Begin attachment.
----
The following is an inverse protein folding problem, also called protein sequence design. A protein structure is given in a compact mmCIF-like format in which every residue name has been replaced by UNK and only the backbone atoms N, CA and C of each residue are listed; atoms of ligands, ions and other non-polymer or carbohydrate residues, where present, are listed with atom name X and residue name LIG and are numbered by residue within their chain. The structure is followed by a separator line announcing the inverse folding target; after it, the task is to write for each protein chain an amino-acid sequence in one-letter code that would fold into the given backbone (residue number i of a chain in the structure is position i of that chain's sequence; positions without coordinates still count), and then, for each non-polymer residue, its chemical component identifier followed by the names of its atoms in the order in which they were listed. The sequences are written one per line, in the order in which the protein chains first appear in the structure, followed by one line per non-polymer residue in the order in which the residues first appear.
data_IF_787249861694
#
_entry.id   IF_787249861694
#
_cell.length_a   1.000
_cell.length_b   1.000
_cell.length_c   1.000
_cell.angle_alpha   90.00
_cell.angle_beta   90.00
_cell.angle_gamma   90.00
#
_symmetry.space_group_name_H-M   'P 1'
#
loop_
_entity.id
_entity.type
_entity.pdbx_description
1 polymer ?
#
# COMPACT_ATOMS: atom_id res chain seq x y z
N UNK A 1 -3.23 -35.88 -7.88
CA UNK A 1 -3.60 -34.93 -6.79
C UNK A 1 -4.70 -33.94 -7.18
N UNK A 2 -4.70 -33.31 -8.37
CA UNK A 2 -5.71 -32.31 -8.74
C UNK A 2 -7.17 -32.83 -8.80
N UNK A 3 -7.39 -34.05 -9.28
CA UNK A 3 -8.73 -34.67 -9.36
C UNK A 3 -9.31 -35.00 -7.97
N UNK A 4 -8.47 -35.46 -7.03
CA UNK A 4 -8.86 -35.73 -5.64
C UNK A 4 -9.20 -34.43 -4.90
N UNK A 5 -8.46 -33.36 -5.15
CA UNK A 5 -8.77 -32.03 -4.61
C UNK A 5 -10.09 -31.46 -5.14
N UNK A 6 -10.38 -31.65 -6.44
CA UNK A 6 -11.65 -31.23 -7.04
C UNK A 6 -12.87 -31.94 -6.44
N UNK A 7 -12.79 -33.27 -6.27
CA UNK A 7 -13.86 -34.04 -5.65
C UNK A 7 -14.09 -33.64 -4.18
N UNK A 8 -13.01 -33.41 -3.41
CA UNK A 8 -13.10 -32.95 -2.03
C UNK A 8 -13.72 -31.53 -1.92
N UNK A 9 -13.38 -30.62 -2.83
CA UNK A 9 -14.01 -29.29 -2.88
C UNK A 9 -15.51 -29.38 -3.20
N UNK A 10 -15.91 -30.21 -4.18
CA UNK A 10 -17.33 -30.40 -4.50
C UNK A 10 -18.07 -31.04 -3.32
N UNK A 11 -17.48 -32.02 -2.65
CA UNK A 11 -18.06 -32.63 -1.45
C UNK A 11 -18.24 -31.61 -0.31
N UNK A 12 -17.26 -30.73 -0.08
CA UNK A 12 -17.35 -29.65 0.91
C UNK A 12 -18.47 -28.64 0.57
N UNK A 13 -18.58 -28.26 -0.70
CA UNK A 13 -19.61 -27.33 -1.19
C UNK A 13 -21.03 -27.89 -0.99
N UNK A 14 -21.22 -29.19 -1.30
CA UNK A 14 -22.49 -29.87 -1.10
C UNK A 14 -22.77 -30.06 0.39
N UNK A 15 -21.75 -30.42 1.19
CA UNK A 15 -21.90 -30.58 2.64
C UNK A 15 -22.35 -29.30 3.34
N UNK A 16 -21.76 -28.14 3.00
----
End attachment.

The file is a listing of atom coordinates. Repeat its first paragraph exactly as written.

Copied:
The following is an inverse protein folding problem, also called protein sequence design. A protein structure is given in a compact mmCIF-like format in which every residue name has been replaced by UNK and only the backbone atoms N, CA and C of each residue are listed; atoms of ligands, ions and other non-polymer or carbohydrate residues, where present, are listed with atom name X and residue name LIG and are numbered by residue within their chain. The structure is followed by a separator line announcing the inverse folding target; after it, the task is to write for each protein chain an amino-acid sequence in one-letter code that would fold into the given backbone (residue number i of a chain in the structure is position i of that chain's sequence; positions without coordinates still count), and then, for each non-polymer residue, its chemical component identifier followed by the names of its atoms in the order in which they were listed. The sequences are written one per line, in the order in which the protein chains first appear in the structure, followed by one line per non-polymer residue in the order in which the residues first appear.